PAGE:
Director/Screenplay – Vikram Bhatt, Dialogues – Girish Dhamija, Producers – Mukesh Bhatt, Bhushan Kumar & Krishan Kumar, Photography – Manoj Soni, Music – Jeet Gannguli & Sangeet-Siddarth Haldipur, Background Score – Raju Singh, Lyrics – Kausar Munir & Rashmi Virag, Visual Effects – Pixel Digital Studios (Supervisor – Yatin Tamhane), Special Effects – Daniel Pavulescu, Production Design – Oana Marinescu. Production Company – Pooja Entertainment/T Series Films/Visheshi Films.
Gaurav Arora (Rehaan Khanna), Kriti Kharbanda (Shaina Khanna), Emraan Hashmi (Aditya Shrivastava), Hargun Grover (Aman), Suzanna Mukherjee (Shreya), Ashwath Bhatt (Triok Shastri), Claudia Susanu (Gypsy Woman)
Rehaan Khanna and his newlywed wife Shaina move from Mumbai to Transylvania so that he can take a position as the head of a bank. Soon after they move into their apartment, Shaina begins to experience spooky phenomena. Rehaan then receives a call from Shaina in a panicked state in another town. After he brings her home, she begins to change and act in a more malevolent way. However, Shaina has also met her ex Aditya who tries to reconnect with her, warning her that Rehaan is not what he says and is guilty of murder. As Rehaan struggles with Shaina’s increasingly disturbed state, he realises that she has become possessed by a strigoi.
Raaz (2002), an uncredited copy of What Lies Beneath (2000), was a reasonable hit in the rare field of the Bollywood horror film. Director Vikram Bhatt went on to direct a sequel with Raaz: The Mystery Continues (2009) and then allowed another director to handle the third film Raaz 3D (2012), before returning to make a fourth entry with Raaz Reboot here. None of the films are connected but all four centre around the plot involving a couple where one party becomes possessed in the course of having an affair and where one of the characters is always called Aditya.
It would be fair to say that The Exorcist (1973) was a hugely influential film on Vikram Bhatt. He has attempted to replicate it with both the Raaz and 1920 films and again here. Other Bollywood filmmakers have also drawn from the same source. What seems odd about this is how the cliches of a film that is so rooted in Catholicism and Christian ideas have become so popular in a country that is 80 percent Hindu in its beliefs.
Certainly, there is a climax here where Gaurav Arora finds himself by reciting from the sutras and is thus able to banish the malevolent presence. However, Raaz Reboot holds true to The Exorcist in many other respects, including bringing in an Eastern Orthodox priest to handle the initial exorcism. Interestingly, the possessing villain here also represents atheism and has several scenes during the climax where he taunts Gaurav Arora for God’s absence before Gaurav finds the ability to defeat the menace by believing in love.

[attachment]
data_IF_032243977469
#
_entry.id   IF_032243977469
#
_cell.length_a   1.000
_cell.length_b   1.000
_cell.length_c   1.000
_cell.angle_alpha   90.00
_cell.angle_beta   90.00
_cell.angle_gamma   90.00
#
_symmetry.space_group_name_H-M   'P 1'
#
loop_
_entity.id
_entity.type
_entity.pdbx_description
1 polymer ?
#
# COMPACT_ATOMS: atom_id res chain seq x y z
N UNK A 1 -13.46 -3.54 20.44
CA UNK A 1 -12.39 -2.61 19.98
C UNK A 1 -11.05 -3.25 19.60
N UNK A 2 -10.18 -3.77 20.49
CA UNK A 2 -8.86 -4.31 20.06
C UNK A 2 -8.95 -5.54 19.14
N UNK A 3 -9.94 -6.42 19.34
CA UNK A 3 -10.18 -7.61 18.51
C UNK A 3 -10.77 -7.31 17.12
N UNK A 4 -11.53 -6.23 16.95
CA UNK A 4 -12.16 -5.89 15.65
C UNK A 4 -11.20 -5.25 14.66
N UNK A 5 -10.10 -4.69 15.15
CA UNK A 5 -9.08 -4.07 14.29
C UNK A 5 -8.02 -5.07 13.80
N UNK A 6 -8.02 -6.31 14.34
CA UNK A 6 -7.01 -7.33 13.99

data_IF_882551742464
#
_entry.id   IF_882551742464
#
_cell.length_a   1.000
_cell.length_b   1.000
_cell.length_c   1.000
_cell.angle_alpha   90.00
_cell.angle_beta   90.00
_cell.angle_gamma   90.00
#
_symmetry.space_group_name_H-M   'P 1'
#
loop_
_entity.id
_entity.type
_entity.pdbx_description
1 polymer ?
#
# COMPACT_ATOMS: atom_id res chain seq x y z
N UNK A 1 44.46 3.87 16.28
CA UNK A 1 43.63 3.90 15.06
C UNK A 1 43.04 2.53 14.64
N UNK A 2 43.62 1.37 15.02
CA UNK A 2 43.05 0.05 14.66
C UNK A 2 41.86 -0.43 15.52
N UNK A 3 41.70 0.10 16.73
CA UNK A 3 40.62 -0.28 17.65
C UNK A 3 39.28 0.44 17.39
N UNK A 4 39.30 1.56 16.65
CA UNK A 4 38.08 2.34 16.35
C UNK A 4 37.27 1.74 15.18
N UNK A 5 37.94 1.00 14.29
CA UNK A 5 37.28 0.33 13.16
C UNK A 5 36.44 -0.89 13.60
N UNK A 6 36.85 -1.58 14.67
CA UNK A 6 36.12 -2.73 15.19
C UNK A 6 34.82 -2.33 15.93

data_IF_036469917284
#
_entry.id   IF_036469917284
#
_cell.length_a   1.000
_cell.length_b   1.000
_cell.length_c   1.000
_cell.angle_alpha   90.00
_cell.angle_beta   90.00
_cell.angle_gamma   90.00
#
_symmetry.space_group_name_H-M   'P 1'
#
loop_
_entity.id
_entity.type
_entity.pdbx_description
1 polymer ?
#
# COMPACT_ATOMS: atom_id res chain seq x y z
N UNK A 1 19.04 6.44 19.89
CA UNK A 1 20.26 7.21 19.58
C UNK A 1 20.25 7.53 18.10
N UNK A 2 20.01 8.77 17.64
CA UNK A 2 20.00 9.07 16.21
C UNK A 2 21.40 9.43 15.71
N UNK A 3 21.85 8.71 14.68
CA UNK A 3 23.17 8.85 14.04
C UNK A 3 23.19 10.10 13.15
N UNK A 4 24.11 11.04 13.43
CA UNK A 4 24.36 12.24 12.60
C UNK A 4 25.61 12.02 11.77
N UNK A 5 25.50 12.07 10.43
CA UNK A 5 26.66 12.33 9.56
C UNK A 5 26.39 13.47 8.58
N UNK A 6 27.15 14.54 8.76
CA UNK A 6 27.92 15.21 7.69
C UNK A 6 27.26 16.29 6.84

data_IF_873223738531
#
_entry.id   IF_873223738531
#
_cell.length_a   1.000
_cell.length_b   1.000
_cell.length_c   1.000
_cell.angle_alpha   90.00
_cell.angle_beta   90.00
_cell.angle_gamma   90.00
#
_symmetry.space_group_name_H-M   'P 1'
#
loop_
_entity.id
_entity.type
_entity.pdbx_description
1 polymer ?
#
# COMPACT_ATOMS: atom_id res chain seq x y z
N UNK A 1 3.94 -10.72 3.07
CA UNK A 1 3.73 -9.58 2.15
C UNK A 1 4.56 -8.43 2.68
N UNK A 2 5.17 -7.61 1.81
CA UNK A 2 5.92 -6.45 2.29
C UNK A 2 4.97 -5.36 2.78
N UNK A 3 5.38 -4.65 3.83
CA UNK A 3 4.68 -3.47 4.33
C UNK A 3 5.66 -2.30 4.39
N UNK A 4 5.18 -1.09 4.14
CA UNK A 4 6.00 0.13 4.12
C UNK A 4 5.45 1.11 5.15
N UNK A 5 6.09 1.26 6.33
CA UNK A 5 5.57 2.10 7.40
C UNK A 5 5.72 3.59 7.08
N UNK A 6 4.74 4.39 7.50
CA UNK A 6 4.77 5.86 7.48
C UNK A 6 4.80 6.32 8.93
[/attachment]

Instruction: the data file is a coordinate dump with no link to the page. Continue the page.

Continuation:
Vikram Bhatt trades in all the cliches inherited from The Exorcist – the possessed woman with a deep voice and cracked, hideous face; her levitating off the bed and causing objects to move; taunting the priest with knowledge of his sins; the big climactic battle of forces in the attempts to exorcise the possessing spirit. The score is frequently sent into overdrive by a thunderous rehash of the dark symphonics of The Omen (1976).
The film was also made on location in Romania – it is one of the few horror films set in Transylvania to actually shoot there – although it is not clear why this has been chosen perhaps other than tapping the association of Transylvania with vampire fiction. The film also has its undead spirit as a strigoi, a term taken from East European folklore, although uses it in its original intended meaning as a revenant as opposed to a vampire, as it is frequently misused by Westerners.
Vikram Bhatt gets in assorted schlocky jumps – eyeballs peering up out of bathroom sinks, bleeding laptops, corpses reaching out to snatch Kriti Kharbanda from under the bed. On the other hand, in comparison to the first Raaz, Bhatt has considerably polished his directorial style. The film comes with slick, fluid camerawork that makes frequently beautiful pictographic use of the Transylvanian locations. The interiors also take place in some particularly luxurious apartments.
One of the criticisms levelled against Raaz Reboot, which befell a middling box-office reception, was that it was confusing. Contrarily, I found this was suddenly the point where the film started to become interesting. During its runtime, Bhatt makes several noticeable and quite dramatic reversals of point-of-view – from what starts out seeming a standard haunting/possession story to the abrupt about-face to make us think that Gaurav Arora is a murderer and then a further pull-the-carpet-out-from-under twist that reveals that all the assumptions we have made about Kriti Kharbanda and especially Emraan Hashmi were wrong.
The point where the film started to become rather interesting was [PLOT SPOILERS] the M. Night Shyamalan-esque revelation in mid-film that Aditya was a ghost and then the gradual uncovering of Gaurav’s secret. The abruptness of the changes that Emraan Hashmi’s Aditya makes, from the typical romantic love interest of a Bollywood film to a callous blackmailer is striking. It is a plot that Bhatt manages to swing around with quite a degree of dexterity.
Director Vikram Bhatt has been a prolific Bollywood director since the 1990s. Aside from directing the abovementioned Raaz sequels, Bhatt has also ventured into genre material with Fear (2007), the hit possession film 1920 (2008), Shaapit: The Cursed (2010), Haunted 3D (2011), Dangerous Ishhq (2012), Creature (2014), Mr X (2015), 1921 (2018) and Ghost (2019).
Trailer here (no English subs)